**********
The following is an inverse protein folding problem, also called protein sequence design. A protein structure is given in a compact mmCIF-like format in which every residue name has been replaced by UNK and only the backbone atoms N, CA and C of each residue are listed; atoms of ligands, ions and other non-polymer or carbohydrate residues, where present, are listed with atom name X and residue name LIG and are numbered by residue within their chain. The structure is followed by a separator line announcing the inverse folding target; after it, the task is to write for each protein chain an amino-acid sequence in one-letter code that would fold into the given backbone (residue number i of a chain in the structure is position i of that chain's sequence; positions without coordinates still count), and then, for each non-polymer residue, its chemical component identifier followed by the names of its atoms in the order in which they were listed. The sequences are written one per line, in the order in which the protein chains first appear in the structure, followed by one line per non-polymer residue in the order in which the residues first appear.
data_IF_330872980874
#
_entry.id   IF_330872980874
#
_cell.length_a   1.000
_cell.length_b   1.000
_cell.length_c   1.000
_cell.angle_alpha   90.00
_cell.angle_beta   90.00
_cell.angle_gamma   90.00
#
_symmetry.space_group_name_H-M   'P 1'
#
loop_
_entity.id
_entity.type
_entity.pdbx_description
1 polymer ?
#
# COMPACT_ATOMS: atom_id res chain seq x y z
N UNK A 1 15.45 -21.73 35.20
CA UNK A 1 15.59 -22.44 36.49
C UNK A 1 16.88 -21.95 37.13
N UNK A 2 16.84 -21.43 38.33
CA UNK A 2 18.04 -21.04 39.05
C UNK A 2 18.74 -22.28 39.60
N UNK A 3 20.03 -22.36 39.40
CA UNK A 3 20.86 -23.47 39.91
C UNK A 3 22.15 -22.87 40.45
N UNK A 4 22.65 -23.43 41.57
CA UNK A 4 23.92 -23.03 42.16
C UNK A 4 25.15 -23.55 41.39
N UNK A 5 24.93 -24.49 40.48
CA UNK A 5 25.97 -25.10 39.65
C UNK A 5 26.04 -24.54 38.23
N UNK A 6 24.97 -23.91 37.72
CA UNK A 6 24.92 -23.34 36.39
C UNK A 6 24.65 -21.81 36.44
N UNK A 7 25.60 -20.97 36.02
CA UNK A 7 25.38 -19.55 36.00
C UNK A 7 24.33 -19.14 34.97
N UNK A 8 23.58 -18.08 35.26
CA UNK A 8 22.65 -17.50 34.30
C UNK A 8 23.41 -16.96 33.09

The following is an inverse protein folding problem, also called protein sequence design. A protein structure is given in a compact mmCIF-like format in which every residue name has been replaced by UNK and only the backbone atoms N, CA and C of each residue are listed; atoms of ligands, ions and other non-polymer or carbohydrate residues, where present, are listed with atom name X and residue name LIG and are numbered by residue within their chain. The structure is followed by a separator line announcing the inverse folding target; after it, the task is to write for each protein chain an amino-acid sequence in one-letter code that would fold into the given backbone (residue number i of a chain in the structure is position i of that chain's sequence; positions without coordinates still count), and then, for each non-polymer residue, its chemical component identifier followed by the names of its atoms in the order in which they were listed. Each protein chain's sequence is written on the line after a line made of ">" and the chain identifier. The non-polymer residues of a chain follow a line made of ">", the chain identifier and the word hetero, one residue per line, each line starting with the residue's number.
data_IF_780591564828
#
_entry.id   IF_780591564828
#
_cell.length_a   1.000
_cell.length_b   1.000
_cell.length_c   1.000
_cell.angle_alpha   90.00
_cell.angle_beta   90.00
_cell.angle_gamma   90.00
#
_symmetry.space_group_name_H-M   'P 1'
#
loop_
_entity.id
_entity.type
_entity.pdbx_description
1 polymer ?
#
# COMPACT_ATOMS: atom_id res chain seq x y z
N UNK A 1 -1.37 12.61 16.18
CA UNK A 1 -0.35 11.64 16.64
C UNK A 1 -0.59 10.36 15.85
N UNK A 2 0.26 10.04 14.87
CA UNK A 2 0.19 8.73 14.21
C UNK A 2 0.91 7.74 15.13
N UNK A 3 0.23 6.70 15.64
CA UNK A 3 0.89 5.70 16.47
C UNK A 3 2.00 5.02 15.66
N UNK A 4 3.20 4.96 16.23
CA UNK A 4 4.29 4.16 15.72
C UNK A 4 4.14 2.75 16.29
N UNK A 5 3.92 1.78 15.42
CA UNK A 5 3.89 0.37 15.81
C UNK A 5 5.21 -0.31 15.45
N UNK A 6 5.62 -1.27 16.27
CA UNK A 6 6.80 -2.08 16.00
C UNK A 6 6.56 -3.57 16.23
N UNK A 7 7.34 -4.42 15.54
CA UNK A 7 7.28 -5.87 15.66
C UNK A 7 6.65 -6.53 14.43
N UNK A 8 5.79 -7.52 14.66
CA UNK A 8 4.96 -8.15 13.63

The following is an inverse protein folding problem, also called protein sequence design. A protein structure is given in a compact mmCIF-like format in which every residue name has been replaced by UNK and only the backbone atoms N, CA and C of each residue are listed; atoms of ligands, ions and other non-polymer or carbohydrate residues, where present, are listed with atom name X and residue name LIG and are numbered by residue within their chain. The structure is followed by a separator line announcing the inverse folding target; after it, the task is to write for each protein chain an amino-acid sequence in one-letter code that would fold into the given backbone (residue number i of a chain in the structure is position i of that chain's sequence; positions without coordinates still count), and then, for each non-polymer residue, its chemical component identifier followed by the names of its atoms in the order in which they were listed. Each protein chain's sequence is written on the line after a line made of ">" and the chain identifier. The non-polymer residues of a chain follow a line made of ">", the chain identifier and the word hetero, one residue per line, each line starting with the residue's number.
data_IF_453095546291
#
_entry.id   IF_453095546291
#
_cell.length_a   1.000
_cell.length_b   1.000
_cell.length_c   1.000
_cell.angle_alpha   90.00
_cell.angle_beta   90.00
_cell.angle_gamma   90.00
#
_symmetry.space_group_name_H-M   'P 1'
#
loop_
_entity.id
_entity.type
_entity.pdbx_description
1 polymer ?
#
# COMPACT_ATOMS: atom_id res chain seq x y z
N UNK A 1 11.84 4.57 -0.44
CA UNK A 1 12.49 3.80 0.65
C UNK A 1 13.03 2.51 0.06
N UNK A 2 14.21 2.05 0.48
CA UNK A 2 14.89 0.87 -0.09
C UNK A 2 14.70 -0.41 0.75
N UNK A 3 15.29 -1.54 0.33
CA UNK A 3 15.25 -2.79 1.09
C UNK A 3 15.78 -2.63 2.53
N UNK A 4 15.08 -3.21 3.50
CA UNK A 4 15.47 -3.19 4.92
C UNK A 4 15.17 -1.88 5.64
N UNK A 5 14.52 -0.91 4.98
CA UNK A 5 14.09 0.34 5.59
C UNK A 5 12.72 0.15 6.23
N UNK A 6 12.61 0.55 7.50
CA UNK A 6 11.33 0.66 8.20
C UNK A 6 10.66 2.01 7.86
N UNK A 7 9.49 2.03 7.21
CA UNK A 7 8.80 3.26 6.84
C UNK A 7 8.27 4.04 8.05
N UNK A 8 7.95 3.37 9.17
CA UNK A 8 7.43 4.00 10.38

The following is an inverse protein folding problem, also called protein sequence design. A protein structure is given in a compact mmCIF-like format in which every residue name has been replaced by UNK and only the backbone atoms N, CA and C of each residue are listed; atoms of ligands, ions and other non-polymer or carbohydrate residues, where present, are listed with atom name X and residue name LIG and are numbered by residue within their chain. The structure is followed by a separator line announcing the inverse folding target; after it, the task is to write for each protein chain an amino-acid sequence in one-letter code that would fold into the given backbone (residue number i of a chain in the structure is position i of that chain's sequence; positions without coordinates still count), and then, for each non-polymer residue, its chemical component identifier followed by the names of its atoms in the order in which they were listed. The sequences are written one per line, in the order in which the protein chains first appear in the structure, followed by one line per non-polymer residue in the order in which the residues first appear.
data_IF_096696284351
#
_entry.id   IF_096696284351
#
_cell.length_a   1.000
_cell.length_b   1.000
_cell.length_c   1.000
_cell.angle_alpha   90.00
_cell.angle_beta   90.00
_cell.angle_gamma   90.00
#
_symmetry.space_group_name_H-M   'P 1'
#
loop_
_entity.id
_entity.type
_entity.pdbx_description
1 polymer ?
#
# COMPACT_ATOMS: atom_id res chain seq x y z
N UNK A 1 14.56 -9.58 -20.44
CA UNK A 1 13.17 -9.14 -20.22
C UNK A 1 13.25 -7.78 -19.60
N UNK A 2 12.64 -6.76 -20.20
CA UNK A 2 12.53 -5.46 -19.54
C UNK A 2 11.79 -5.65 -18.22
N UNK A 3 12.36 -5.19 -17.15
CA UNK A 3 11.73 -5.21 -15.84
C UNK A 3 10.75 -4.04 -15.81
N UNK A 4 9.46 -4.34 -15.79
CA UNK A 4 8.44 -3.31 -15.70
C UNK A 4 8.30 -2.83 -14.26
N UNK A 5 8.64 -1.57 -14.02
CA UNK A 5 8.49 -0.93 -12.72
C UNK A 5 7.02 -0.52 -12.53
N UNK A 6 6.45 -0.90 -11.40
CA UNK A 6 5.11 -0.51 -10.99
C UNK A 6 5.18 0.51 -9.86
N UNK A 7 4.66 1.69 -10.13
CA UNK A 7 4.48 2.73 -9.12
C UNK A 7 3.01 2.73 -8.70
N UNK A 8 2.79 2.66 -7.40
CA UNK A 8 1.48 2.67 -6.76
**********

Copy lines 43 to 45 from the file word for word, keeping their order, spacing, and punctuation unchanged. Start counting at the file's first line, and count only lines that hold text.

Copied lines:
N UNK A 8 23.58 -18.08 35.26
CA UNK A 8 22.65 -17.50 34.30
C UNK A 8 23.41 -16.96 33.09